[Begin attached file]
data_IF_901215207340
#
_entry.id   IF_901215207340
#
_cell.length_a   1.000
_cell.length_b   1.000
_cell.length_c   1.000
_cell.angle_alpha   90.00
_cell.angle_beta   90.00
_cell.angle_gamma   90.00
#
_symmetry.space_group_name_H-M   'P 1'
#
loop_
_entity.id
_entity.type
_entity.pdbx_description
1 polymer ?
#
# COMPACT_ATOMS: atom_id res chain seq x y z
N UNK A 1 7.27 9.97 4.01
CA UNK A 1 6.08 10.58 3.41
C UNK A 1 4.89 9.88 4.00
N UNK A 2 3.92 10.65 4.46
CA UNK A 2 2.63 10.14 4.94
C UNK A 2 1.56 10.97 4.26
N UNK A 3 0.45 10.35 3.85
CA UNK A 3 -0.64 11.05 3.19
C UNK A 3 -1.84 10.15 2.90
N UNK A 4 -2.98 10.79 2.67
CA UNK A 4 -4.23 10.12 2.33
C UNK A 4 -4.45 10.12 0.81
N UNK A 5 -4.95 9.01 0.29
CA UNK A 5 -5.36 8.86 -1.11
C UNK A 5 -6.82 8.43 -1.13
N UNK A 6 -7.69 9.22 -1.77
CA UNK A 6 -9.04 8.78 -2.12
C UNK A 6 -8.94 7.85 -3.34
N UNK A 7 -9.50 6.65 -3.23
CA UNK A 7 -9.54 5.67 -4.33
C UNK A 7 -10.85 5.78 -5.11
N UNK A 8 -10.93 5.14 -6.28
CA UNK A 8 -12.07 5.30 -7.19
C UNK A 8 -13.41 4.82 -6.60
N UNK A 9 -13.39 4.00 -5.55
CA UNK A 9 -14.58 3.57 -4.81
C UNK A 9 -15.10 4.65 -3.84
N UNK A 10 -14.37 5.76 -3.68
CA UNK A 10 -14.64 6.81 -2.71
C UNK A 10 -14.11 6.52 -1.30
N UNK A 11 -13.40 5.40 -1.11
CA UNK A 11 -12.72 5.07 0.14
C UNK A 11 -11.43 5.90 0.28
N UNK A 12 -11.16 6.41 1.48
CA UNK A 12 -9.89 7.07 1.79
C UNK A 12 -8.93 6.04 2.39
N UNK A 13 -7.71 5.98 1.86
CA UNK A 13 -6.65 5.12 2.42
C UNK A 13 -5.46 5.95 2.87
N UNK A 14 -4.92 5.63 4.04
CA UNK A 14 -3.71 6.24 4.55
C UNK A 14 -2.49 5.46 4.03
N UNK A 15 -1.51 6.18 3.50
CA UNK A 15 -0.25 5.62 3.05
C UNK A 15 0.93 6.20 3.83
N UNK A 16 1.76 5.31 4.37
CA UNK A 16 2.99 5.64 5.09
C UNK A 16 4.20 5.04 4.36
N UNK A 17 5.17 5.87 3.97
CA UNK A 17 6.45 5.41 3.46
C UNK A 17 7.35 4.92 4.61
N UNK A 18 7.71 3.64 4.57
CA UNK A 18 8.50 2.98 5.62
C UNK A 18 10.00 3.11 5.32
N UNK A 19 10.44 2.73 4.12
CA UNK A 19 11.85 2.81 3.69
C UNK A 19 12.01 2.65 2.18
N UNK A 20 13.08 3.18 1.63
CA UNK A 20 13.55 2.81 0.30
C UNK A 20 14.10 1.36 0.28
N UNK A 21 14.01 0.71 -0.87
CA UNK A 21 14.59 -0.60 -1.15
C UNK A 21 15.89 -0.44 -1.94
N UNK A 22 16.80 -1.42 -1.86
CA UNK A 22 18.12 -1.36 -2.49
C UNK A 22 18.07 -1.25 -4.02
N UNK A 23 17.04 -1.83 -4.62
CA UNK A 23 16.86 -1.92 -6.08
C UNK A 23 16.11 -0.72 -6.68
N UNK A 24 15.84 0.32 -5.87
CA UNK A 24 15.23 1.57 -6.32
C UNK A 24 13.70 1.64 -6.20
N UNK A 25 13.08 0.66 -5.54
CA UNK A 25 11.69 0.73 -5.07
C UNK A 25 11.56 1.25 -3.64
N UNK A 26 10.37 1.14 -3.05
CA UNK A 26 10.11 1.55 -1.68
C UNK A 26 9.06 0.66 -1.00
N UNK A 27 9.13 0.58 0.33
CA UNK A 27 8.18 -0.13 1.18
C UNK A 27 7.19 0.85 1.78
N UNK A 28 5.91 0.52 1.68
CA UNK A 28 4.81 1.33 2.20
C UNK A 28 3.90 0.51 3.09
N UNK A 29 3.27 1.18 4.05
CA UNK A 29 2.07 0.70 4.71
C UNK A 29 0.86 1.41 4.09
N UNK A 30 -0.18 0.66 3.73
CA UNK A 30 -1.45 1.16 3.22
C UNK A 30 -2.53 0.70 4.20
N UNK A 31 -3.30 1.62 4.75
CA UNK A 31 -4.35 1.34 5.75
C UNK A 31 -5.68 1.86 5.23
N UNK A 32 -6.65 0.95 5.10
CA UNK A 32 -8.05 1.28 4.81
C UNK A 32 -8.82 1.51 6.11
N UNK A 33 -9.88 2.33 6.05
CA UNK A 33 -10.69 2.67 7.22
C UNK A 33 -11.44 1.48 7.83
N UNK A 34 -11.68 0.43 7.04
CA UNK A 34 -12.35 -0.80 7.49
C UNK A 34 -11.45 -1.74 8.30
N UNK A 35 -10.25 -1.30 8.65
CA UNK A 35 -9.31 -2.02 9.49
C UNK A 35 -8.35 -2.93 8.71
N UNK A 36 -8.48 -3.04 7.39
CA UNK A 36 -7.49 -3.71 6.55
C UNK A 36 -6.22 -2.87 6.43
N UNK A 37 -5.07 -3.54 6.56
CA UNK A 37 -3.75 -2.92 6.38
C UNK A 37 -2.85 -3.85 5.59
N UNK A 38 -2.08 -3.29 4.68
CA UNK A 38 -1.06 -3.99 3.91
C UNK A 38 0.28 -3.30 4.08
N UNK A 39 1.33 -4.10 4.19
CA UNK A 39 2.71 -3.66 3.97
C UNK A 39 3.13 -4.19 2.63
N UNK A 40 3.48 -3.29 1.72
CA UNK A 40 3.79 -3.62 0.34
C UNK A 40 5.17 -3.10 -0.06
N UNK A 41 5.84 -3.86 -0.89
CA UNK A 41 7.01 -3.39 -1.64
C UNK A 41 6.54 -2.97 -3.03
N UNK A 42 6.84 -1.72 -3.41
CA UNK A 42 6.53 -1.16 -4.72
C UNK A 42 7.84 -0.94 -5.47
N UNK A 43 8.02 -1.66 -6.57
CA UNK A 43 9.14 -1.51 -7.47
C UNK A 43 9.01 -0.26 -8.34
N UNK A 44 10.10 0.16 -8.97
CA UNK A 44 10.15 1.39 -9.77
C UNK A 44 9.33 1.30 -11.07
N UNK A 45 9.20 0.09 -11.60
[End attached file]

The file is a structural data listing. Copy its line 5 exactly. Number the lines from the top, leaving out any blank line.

_cell.length_a   1.000